Whenever you borrow from a bank or other lender to purchase residential real estate or borrow against the equity, it is typical that there is a “due-on-sale” clause in your deed of trust or mortgage. This gives the lender the ability to require full payment on your note balance for the loan or foreclose on your residential real estate property if you made a transfer without the lender’s prior consent. Initially, borrowers were transferring to others who did not have as good of credit as the borrower which necessitated lenders protection of their loans by having the due-on-sale clause.

However, in the late 1970s and early 1980s when inflation was rampant, lenders became more aggressive (i.e., when borrowers added an additional owner or transferred their home into a living trust) so that the borrower would have to pay a higher interest rate on their loan payments. As a result, the Garn-St Germain Depository Institutions Act was passed by Congress and signed by President Reagan which prohibited lenders from enforcing their due-on-sale clause in nine different situations as follows:

  1. Creation of a subordinate lien (i.e., mortgage) to the lender’s lien as long as the borrower still has the right to occupy the property. So, you can have a second mortgage on your property without the initial lender calling your note or foreclosing on your property or renegotiating your interest rate.
  2. Creation of purchase money security interest for household appliances. For example, if you needed to borrow against the equity in your home to purchase a washer and dryer, the first lienholder (your initial lender) couldn’t foreclose on your home or require renegotiation.
  3. Transfer by devise, descent or operation of law. For example, if you inherit your parents’ home (by will, trust or intestacy) and it is subject to a deed of trust or mortgage, the lender can’t foreclose or require renegotiation of the interest rate (although you still have to make the note payments).
  4. Leases of less than three years (even if renewed).
  5. A transfer to a relative resulting from death of a borrower. For example, if borrower signs a life estate deed such as a Ladybird deed (enhanced life estate deed whereby you retain the right to live in your home, sell it, have another mortgage, lease it, etc.) that is subject to a deed of trust lien to avoid a Medicaid estate recovery (Medicaid has a right to claim for benefits advanced such as care costs and drugs), then the grantee of the deed (such as the child or children) would be entitled to own the property subject to what is owed on the homestead to the lender.
  6. Transfer to a relative during life. As an example, if the borrower gets remarried, he or she could add his or her spouse as an owner to the property (although it may not be recommended) without triggering the due-on-sale clause.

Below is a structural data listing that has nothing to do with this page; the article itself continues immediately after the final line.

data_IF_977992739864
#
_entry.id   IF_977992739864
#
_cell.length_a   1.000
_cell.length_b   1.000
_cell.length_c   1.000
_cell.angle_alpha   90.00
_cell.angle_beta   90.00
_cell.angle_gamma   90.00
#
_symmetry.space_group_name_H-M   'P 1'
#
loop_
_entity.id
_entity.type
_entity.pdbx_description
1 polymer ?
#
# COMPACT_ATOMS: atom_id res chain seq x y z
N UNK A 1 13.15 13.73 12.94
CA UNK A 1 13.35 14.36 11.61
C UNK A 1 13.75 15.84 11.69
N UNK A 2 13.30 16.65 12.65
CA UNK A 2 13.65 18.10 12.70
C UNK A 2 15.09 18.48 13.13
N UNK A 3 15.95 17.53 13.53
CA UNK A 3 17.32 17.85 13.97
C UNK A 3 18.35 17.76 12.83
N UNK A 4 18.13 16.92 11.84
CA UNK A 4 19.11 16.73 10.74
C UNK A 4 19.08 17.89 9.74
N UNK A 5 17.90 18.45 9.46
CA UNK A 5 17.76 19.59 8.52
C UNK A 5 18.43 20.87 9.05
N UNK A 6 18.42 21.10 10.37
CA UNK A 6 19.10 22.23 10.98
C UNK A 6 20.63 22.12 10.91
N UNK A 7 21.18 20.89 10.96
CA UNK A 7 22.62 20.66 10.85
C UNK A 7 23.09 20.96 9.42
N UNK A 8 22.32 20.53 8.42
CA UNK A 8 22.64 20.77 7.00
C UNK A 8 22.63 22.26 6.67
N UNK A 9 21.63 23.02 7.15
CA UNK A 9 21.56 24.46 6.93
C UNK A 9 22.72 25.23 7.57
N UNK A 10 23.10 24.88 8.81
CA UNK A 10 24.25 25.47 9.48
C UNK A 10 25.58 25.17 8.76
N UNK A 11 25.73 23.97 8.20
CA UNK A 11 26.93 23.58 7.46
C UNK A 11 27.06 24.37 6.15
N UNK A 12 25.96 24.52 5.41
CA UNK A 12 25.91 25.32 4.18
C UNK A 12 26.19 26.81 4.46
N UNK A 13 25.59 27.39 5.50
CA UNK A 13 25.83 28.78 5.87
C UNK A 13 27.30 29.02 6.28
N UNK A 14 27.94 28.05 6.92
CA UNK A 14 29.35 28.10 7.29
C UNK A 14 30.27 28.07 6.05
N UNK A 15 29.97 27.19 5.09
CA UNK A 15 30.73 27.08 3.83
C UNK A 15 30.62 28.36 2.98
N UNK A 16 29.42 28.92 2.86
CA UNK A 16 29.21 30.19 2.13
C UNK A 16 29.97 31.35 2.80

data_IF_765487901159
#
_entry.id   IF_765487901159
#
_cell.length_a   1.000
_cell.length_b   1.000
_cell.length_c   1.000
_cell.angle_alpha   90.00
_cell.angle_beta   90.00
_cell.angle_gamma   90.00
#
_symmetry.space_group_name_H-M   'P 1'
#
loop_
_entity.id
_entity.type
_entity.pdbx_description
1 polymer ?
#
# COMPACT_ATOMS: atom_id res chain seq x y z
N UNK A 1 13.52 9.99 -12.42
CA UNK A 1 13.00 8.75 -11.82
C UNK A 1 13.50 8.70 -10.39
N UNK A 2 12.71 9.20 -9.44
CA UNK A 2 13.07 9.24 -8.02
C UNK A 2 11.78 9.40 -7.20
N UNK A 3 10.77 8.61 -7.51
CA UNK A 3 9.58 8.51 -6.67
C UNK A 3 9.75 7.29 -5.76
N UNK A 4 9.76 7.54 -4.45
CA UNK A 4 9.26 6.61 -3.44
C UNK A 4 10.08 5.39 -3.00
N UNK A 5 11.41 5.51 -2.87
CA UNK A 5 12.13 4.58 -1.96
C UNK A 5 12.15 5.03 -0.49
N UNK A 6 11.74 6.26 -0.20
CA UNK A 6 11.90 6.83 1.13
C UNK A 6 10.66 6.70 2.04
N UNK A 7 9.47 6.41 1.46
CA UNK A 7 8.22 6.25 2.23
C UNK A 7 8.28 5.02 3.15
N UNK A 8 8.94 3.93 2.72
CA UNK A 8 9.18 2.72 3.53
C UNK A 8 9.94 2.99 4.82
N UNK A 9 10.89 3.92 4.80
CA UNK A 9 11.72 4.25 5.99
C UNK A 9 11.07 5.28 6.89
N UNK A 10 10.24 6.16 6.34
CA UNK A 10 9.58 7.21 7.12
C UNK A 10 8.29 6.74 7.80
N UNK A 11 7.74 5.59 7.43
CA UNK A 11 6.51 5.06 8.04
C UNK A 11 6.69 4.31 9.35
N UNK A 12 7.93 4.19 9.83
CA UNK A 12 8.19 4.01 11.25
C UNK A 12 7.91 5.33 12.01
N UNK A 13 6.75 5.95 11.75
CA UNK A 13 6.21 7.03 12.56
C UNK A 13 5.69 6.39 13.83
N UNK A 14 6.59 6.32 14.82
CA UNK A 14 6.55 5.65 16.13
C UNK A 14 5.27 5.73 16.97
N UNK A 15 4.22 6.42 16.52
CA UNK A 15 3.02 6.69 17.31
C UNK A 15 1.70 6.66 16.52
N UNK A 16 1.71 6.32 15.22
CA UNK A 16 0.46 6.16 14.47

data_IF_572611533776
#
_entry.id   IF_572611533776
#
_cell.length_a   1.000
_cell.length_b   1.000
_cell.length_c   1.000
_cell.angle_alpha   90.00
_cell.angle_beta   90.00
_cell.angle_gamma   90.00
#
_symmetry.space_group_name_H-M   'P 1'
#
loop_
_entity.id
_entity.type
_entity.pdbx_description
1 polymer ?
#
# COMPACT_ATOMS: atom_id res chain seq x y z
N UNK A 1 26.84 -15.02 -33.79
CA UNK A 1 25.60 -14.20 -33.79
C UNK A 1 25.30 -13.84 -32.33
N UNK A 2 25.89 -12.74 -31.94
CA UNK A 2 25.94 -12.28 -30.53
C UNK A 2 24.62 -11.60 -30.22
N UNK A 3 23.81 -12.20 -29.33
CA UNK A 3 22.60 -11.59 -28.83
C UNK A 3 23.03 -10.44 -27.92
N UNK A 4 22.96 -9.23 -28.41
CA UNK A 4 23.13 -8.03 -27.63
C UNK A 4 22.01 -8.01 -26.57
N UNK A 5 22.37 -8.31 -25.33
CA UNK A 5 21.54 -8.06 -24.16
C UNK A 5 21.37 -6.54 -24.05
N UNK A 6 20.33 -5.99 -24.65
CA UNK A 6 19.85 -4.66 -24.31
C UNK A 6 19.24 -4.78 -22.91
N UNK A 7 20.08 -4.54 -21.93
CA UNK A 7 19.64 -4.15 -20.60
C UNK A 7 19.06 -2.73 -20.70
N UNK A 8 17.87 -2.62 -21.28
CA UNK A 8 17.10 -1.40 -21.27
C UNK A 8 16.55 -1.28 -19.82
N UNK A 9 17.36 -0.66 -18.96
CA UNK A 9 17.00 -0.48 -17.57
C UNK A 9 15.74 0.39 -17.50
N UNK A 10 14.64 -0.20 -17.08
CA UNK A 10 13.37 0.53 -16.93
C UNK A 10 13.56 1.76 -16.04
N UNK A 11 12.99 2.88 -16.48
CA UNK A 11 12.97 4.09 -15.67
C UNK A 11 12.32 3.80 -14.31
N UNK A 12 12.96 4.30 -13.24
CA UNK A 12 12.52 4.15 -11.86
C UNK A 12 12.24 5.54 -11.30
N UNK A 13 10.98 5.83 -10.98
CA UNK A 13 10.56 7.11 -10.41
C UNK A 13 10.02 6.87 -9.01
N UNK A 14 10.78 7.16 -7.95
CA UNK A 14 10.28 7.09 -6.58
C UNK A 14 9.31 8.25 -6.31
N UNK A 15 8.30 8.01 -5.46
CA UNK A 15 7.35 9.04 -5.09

7. Transfers due to divorce, legal separation agreements or court order. If the borrower gets divorced and the spouse of the borrower is entitled to the home by court order or agreement, then the lender can’t enforce the due-on-sale clause.
  8. Transfer into an inter-vivos trust (which is usually a revocable living trust but could sometimes be an irrevocable trust) in which the borrower is and remains a beneficiary and which does not relate to a transfer of rights of occupancy in the property. If the borrower deeds the property (i.e., the homestead) into a revocable trust there is generally no issue since the borrower is the beneficiary of the trust including the principal of the trust. However, most irrevocable trusts do not provide that the borrower could also be the beneficiary of the principal – especially if the borrower plans to apply for long-term care Medicaid benefits (the rules prohibit eligibility if the one whose assets are used to establish the trust is also a beneficiary of the trust). However, by giving the borrower the right to occupy the property is considered a beneficial interest retained by the borrower and the due-on-sale clause would not be triggered. So, the right to occupy should also be included in a Medicaid Asset Protection Trust (or any irrevocable grantor trust if you do not want the lender to be able to call the note). If the borrower is not the beneficiary of the principal or income (which is often the case) of the trust and if the one who establishes the trust (in this the borrower) does not have the right to occupy the property, then the due-on-sale clause could be triggered.
  9. Any other transfers approved by the relevant federal agency.

Although banks are no longer as aggressive as they used to be in enforcing due-on-sale clauses, they may become more likely to review as interest rates rise due to inflation. The exceptions to the rule are often important when considering various estate planning options.

If interested in learning more about this article or other estate planning, Medicaid and public benefits planning, probate, etc., attend one of our free upcoming virtual or in person Estate Planning Essentials workshops by clicking here or calling 214-720-0102. We make it simple to attend and it is without obligation.